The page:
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Volume IV - 1.6 Other Information

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Orientation and Training

Food and Drug Administration

DOCUMENT NO.:

IV-01
VERSION NO.: 1.3

Section 1 - Laboratory Orientation

EFFECTIVE DATE: 10/01/2003REVISED: 02/14/2013

Analysts also are to be familiar with proper laboratory administrative and regulatory procedures and observe the safety, waste disposal and quality assurance programs in place for their laboratories.

 1.6.1 Administrative and Regulatory Procedures

The Field Management Directives (FMD), Regulatory Procedures Manual (RPM), and Compliance Policy Guides (CPG) are FDA publications that contain pertinent information such as the laboratory research directives, product recall information, and other statements of FDA regulatory procedures. These on-line manuals can be found on the FDA Intranet site and on the FDA Gold Disk.

 1.6.2 Laboratory Safety

Each laboratory has its own safety and waste disposal programs; the supervisor should give copies of these. Nothing is to be put down the drain unless specified as allowable under the waste disposal program.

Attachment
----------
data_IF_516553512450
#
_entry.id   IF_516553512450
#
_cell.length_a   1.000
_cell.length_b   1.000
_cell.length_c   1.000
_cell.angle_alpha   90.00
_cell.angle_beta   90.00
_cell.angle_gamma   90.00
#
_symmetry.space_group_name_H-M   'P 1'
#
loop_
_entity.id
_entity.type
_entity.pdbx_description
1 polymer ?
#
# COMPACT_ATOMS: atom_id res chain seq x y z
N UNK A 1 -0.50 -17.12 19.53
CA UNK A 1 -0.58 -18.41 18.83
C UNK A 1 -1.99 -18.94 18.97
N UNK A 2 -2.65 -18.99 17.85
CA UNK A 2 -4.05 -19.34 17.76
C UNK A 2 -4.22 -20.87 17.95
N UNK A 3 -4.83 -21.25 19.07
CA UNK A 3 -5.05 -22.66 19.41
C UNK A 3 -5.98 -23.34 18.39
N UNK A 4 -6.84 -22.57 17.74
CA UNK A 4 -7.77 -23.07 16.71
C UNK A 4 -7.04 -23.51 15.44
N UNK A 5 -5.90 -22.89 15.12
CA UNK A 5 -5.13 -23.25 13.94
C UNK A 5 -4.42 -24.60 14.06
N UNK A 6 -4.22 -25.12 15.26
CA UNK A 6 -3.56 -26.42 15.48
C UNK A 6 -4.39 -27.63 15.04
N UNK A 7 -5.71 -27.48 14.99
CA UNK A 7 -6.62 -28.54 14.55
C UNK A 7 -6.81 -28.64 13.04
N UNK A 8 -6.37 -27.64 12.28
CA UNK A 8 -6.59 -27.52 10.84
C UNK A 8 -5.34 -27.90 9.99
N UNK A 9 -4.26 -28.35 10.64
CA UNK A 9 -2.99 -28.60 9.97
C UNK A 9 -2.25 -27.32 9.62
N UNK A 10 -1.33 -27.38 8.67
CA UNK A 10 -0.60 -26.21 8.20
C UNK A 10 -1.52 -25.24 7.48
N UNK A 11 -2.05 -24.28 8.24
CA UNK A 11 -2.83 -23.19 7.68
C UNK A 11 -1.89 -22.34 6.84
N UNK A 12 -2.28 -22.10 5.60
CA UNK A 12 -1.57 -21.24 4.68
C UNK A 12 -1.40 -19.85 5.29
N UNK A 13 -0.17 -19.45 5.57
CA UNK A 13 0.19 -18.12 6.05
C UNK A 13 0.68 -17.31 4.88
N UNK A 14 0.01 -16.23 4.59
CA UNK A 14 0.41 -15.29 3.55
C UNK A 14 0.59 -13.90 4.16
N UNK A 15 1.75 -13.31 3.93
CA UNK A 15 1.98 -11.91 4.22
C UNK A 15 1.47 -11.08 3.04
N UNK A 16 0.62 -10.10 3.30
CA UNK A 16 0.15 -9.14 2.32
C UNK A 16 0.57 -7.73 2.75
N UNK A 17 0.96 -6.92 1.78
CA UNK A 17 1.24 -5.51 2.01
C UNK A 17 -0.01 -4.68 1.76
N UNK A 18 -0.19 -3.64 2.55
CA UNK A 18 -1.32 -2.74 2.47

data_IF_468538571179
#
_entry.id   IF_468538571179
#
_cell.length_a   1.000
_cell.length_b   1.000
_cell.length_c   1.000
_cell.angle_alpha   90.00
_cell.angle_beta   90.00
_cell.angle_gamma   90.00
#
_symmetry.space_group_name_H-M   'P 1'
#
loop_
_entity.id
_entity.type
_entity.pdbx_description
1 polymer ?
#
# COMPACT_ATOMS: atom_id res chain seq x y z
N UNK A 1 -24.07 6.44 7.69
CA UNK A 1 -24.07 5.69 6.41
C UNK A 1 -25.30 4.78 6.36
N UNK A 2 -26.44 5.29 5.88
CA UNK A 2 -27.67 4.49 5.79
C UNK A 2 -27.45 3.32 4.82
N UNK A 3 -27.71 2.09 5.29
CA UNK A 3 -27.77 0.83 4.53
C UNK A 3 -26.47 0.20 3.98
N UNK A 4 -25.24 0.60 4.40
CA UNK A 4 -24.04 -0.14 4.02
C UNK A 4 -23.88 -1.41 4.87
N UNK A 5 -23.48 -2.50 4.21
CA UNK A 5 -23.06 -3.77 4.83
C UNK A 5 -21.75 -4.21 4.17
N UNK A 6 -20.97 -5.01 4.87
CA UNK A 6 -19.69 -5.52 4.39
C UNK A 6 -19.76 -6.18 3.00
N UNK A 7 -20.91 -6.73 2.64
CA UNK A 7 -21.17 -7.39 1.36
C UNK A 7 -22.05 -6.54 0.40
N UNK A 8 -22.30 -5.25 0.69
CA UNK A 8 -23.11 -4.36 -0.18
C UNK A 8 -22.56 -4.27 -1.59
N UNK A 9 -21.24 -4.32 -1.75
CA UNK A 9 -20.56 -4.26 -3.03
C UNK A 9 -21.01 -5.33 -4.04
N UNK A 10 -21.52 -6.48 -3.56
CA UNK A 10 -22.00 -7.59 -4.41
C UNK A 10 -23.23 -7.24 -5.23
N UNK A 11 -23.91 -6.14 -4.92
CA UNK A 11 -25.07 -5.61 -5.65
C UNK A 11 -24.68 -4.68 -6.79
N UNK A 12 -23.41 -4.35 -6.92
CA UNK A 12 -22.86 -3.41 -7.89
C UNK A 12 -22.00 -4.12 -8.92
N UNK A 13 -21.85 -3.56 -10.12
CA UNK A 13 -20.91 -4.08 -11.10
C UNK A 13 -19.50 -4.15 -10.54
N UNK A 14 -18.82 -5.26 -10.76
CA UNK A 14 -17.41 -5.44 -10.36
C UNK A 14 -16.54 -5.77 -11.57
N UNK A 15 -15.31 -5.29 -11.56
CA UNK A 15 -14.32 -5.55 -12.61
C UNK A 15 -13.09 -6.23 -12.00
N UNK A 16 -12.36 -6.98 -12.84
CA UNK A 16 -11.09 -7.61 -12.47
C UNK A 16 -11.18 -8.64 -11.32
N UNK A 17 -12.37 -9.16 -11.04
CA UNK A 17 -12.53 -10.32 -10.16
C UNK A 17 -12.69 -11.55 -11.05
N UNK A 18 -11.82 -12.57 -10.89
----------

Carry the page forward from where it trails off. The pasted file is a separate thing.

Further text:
Read the general laboratory safety instructions found inORA Lab Manual, Volume III, Section One, "Environmental Health and Safety," and in the laboratory's program. The analyst is to understand all instructions before beginning any training exercise. 

Methods in the AOAC Official Methods of Analysis contain references to safety notes in "Appendix: Laboratory Safety," which identifies hazards and means for avoiding or protecting against them. Review instructions under Equipment and references under the method before beginning the analysis. Also consult the MSDS sheets for safety notes. Safety and cross contamination precautions are used with all chemicals. Special care is to be taken to prevent injury from toxic chemicals, explosions, fires, and corrosive chemicals. Some chemicals or organisms may demand special precautions such as use of protective clothing or use of an enclosed balance.

 1.6.3 Quality Assurance

Each FDA laboratory has a quality assurance program (QAP) tailored to its individual responsibilities within headquarters imposed standards. FDA analysts are to participate in the QAP program, perhaps to analyze a national check sample or by assignment to monitor the performance of an instrument. FDA is implementing a national quality assurance program that is based on the ISO 17025 standard for testing and calibration laboratories.